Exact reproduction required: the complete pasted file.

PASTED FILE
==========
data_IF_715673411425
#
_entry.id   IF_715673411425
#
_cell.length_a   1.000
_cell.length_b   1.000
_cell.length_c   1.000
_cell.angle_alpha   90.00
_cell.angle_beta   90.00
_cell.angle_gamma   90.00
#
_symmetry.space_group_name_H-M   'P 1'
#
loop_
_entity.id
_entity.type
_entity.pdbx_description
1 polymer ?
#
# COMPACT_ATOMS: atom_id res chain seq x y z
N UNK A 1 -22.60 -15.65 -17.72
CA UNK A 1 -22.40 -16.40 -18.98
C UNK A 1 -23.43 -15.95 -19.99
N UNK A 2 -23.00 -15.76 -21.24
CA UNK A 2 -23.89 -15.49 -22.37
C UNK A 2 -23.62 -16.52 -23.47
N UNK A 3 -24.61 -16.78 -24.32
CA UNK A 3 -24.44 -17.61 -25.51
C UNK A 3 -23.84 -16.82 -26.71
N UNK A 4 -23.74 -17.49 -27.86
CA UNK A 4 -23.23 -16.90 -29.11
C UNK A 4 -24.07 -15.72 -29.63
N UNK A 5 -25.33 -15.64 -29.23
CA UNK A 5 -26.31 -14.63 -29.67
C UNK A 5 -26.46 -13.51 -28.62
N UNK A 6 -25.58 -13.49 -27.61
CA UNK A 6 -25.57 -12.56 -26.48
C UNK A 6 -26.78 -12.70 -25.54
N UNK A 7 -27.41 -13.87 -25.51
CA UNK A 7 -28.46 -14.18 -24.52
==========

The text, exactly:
data_IF_715673411425
#
_entry.id   IF_715673411425
#
_cell.length_a   1.000
_cell.length_b   1.000
_cell.length_c   1.000
_cell.angle_alpha   90.00
_cell.angle_beta   90.00
_cell.angle_gamma   90.00
#
_symmetry.space_group_name_H-M   'P 1'
#
loop_
_entity.id
_entity.type
_entity.pdbx_description
1 polymer ?
#
# COMPACT_ATOMS: atom_id res chain seq x y z
N UNK A 1 -22.60 -15.65 -17.72
CA UNK A 1 -22.40 -16.40 -18.98
C UNK A 1 -23.43 -15.95 -19.99
N UNK A 2 -23.00 -15.76 -21.24
CA UNK A 2 -23.89 -15.49 -22.37
C UNK A 2 -23.62 -16.52 -23.47
N UNK A 3 -24.61 -16.78 -24.32
CA UNK A 3 -24.44 -17.61 -25.51
C UNK A 3 -23.84 -16.82 -26.71
N UNK A 4 -23.74 -17.49 -27.86
CA UNK A 4 -23.23 -16.90 -29.11
C UNK A 4 -24.07 -15.72 -29.63
N UNK A 5 -25.33 -15.64 -29.23
CA UNK A 5 -26.31 -14.63 -29.67
C UNK A 5 -26.46 -13.51 -28.62
N UNK A 6 -25.58 -13.49 -27.61
CA UNK A 6 -25.57 -12.56 -26.48
C UNK A 6 -26.78 -12.70 -25.54
N UNK A 7 -27.41 -13.87 -25.51
CA UNK A 7 -28.46 -14.18 -24.52